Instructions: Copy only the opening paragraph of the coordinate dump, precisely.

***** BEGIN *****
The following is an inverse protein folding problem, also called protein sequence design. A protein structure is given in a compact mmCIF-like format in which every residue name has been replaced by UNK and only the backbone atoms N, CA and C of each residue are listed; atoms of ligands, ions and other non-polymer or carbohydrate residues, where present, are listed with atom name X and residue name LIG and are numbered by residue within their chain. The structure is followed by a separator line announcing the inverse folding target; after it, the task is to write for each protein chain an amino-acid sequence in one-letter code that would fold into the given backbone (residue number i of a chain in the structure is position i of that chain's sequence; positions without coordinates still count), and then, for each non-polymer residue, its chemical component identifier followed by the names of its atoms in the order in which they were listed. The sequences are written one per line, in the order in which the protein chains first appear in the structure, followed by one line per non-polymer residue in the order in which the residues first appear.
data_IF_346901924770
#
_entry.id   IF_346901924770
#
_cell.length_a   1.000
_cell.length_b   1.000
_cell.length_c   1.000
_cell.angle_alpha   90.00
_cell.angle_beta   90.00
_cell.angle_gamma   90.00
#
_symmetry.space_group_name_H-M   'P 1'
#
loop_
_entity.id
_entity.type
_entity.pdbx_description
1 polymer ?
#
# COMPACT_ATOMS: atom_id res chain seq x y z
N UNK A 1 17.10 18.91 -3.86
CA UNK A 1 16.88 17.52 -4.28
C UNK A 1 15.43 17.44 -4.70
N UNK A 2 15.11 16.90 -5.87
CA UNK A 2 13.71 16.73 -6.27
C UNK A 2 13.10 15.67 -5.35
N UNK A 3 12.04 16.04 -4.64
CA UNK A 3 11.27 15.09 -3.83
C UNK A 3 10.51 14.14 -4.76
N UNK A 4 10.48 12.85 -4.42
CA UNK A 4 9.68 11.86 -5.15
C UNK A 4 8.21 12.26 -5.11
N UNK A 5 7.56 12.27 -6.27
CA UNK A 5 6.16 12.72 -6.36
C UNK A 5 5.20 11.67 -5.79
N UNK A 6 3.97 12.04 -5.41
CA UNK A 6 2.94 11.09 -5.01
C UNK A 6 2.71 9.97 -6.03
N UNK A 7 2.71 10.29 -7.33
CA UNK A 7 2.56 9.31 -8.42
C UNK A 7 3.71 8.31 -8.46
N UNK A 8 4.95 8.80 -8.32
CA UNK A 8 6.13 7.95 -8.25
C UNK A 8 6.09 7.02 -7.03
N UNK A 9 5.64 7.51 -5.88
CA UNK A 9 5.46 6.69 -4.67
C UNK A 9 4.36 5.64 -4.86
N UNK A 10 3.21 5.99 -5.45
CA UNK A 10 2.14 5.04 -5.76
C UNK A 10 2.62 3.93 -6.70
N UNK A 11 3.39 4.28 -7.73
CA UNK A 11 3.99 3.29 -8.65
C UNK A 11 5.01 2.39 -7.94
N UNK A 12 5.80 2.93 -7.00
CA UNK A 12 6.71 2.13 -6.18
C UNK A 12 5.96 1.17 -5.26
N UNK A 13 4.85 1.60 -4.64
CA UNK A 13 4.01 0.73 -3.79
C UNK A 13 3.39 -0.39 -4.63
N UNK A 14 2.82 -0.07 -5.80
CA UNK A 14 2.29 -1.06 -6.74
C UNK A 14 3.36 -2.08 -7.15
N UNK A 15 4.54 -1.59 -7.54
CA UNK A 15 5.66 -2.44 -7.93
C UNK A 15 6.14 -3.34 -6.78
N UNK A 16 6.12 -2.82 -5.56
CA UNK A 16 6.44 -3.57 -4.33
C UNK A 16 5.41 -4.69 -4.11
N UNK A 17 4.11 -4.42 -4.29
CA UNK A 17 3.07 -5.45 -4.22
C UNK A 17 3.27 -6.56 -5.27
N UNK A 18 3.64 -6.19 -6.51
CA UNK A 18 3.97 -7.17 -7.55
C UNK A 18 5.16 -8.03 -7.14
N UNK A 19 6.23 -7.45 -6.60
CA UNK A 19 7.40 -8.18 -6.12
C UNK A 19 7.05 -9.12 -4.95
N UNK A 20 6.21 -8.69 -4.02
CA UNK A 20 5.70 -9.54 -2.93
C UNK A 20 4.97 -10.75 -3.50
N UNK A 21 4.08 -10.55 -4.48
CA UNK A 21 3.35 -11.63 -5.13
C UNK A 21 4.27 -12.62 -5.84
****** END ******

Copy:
The following is an inverse protein folding problem, also called protein sequence design. A protein structure is given in a compact mmCIF-like format in which every residue name has been replaced by UNK and only the backbone atoms N, CA and C of each residue are listed; atoms of ligands, ions and other non-polymer or carbohydrate residues, where present, are listed with atom name X and residue name LIG and are numbered by residue within their chain. The structure is followed by a separator line announcing the inverse folding target; after it, the task is to write for each protein chain an amino-acid sequence in one-letter code that would fold into the given backbone (residue number i of a chain in the structure is position i of that chain's sequence; positions without coordinates still count), and then, for each non-polymer residue, its chemical component identifier followed by the names of its atoms in the order in which they were listed. The sequences are written one per line, in the order in which the protein chains first appear in the structure, followed by one line per non-polymer residue in the order in which the residues first appear.